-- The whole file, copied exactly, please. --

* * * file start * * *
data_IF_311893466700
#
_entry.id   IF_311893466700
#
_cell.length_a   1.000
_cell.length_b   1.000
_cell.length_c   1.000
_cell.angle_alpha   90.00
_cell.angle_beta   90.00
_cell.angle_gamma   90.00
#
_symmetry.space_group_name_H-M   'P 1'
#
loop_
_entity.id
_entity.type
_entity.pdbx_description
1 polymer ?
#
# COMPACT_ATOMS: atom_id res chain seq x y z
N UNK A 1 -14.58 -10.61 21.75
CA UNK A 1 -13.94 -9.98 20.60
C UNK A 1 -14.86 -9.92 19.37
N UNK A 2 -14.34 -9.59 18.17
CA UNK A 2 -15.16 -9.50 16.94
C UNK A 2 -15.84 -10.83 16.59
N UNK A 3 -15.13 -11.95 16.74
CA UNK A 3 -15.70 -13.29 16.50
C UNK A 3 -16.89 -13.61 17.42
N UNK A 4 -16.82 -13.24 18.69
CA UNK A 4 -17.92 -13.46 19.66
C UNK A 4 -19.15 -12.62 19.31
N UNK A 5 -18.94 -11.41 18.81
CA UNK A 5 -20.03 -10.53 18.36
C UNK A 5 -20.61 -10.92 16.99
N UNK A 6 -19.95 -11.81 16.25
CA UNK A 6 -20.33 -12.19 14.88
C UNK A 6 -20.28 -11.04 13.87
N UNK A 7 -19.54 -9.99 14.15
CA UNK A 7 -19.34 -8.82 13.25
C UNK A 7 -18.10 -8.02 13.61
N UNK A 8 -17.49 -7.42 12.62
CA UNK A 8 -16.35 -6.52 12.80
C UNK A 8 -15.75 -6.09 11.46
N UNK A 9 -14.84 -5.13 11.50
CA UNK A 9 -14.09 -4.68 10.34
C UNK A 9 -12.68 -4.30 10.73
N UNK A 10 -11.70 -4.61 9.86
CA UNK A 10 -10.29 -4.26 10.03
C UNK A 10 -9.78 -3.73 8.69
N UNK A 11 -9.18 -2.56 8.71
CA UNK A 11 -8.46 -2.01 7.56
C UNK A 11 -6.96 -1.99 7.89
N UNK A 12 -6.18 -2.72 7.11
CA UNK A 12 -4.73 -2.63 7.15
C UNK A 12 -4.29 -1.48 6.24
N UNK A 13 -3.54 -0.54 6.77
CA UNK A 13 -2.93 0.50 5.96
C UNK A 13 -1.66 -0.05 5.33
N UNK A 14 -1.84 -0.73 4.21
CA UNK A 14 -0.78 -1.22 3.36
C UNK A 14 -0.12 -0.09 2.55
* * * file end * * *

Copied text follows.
data_IF_311893466700
#
_entry.id   IF_311893466700
#
_cell.length_a   1.000
_cell.length_b   1.000
_cell.length_c   1.000
_cell.angle_alpha   90.00
_cell.angle_beta   90.00
_cell.angle_gamma   90.00
#
_symmetry.space_group_name_H-M   'P 1'
#
loop_
_entity.id
_entity.type
_entity.pdbx_description
1 polymer ?
#
# COMPACT_ATOMS: atom_id res chain seq x y z
N UNK A 1 -14.58 -10.61 21.75
CA UNK A 1 -13.94 -9.98 20.60
C UNK A 1 -14.86 -9.92 19.37
N UNK A 2 -14.34 -9.59 18.17
CA UNK A 2 -15.16 -9.50 16.94
C UNK A 2 -15.84 -10.83 16.59
N UNK A 3 -15.13 -11.95 16.74
CA UNK A 3 -15.70 -13.29 16.50
C UNK A 3 -16.89 -13.61 17.42
N UNK A 4 -16.82 -13.24 18.69
CA UNK A 4 -17.92 -13.46 19.66
C UNK A 4 -19.15 -12.62 19.31
N UNK A 5 -18.94 -11.41 18.81
CA UNK A 5 -20.03 -10.53 18.36
C UNK A 5 -20.61 -10.92 16.99
N UNK A 6 -19.95 -11.81 16.25
CA UNK A 6 -20.33 -12.19 14.88
C UNK A 6 -20.28 -11.04 13.87
N UNK A 7 -19.54 -9.99 14.15
CA UNK A 7 -19.34 -8.82 13.25
C UNK A 7 -18.10 -8.02 13.61
N UNK A 8 -17.49 -7.42 12.62
CA UNK A 8 -16.35 -6.52 12.80
C UNK A 8 -15.75 -6.09 11.46
N UNK A 9 -14.84 -5.13 11.50
CA UNK A 9 -14.09 -4.68 10.34
C UNK A 9 -12.68 -4.30 10.73
N UNK A 10 -11.70 -4.61 9.86
CA UNK A 10 -10.29 -4.26 10.03
C UNK A 10 -9.78 -3.73 8.69
N UNK A 11 -9.18 -2.56 8.71
CA UNK A 11 -8.46 -2.01 7.56
C UNK A 11 -6.96 -1.99 7.89
N UNK A 12 -6.18 -2.72 7.11
CA UNK A 12 -4.73 -2.63 7.15
C UNK A 12 -4.29 -1.48 6.24
N UNK A 13 -3.54 -0.54 6.77
CA UNK A 13 -2.93 0.50 5.96
C UNK A 13 -1.66 -0.05 5.33
N UNK A 14 -1.84 -0.73 4.21
CA UNK A 14 -0.78 -1.22 3.36
C UNK A 14 -0.12 -0.09 2.55